Provided by Tom Ulmet on July 20, 2020.


This update is to share developments in the past month to create awareness within the government of the urgent need for teachers to receive letters of invitation to return to China.

At the beginning of July, we initiated communications with local governments of major cities who were very responsive and helpful in identifying the bottlenecks as well as the channels to go through to create awareness and understanding of the work permit situation among our member schools.  As you know, this year a new step was introduced temporarily in the form of a letter of invitation from the local Foreign Affairs Bureau to limit the number of people who can enter China. In this process, it is useful to know how things are classified. Through feedback from local government we determined that among three large major groups of foreign experts in the queue for letters of invitation, international-school teachers were included in the second group with university personnel (which is good as it enables them to be classified as foreign experts).  However, those in the second group were not to be issued until September to coincide with the start of universities. This was the major bottleneck that prevented any letters for teachers being issued. In addition, for new teachers, we learned that work permits must first be issued as usual by the local Science and Technology Bureau. However, because those work permits expire after three months, none were issued because they knew of the priority of teachers in the priority groupings and were concerned that the permits would expire before the letters of invitation could be issued. Bearing in mind that the normal processing time is 4 to 6 weeks, due to COVID-19, the process can take up to 6 to 8 weeks. Rather than inform schools of the reason for the additional delay, the lists were simply held in an ever-growing stack of requests. The chart illustrates the visa application process as an example for Beijing and is similar in other cities. You can expand the chart size by increasing the size of the document.



We then discussed the dilemma with leaders of AmCham and EuroCham in Beijing as well as some of their regional branches and obtained their immediate support in representing our cause with the Ministry of Foreign Affairs (MoFA). This resulted in a review of the priority of teachers in the overall re-entry system and an aperture in the administration of the policy was opened to allow small “batches” of teachers in the government list of priorities for reentry into China. By now, each school should have been informed by their local government to submit a list of teachers waiting for work permits and to prioritize them into “group/batches” of 5-10 depending on location and some schools have been receiving notice of letters of invitation issued. We now hope to increase the frequency of issuing “batches.”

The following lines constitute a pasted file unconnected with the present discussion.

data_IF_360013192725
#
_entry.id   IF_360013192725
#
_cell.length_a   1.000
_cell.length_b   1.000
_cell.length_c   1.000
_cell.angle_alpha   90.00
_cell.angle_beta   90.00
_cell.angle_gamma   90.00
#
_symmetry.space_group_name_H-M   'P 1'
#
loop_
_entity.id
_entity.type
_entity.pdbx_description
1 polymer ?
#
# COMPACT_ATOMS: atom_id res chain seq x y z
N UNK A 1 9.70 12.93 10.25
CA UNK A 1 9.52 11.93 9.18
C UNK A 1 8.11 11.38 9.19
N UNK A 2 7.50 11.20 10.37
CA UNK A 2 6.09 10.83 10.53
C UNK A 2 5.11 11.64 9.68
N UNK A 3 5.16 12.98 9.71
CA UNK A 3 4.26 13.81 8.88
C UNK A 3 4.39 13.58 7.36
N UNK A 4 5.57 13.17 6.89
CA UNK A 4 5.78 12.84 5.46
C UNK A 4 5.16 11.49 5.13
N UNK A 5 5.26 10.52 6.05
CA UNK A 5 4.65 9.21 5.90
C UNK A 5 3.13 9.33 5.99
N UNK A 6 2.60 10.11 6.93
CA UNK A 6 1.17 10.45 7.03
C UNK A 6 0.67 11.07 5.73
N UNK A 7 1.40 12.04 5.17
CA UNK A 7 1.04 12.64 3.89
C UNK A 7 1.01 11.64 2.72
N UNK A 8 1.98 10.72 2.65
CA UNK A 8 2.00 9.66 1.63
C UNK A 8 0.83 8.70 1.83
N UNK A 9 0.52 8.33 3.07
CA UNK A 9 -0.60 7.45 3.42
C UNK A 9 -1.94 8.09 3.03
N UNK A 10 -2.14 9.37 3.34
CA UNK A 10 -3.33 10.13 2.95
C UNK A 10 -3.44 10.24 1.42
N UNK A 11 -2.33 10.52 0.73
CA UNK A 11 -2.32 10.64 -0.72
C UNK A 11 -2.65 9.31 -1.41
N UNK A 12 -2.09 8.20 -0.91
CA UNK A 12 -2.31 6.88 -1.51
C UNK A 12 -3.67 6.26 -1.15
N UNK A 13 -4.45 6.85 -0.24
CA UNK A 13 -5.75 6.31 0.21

Steps taken in July:

  • Collaboration with EuroCham and AmCham

  • Through local branches, contact and consultation with local governments

  • Outreach by Board members in China to local education authorities in their region

  • Sharing of member survey results with Chambers and overview presented at the following meetings

  • Representation through Chambers at special meeting with Ministry of Foreign Affairs in Beijing

  • Representation through Chambers in special meeting with Vice-Mayor of Beijing

  • Representation through Chambers in special meeting with State Council in Beijing

Letters of Invitation should begin to flow, perhaps slowly but at least flow.

Here are important points in review of the current situation:

  • Over 80% of our members and potential members responded to the survey, the best survey return ever. Only 13 schools did not take part.

  • Results of the survey were shared immediately with those who submitted and with the leaders of the Chambers who agreed to represent us in their next meeting with MoFA last Wednesday.

  • The survey showed that in our 77 members nearly 4000 teachers and dependents are waiting to reenter or enter China to take up their employment offer.

  • The survey results were very useful in illustrating the size of the problem and creating awareness within MoFA. Up to that meeting, they had only heard from a few individual schools in Beijing.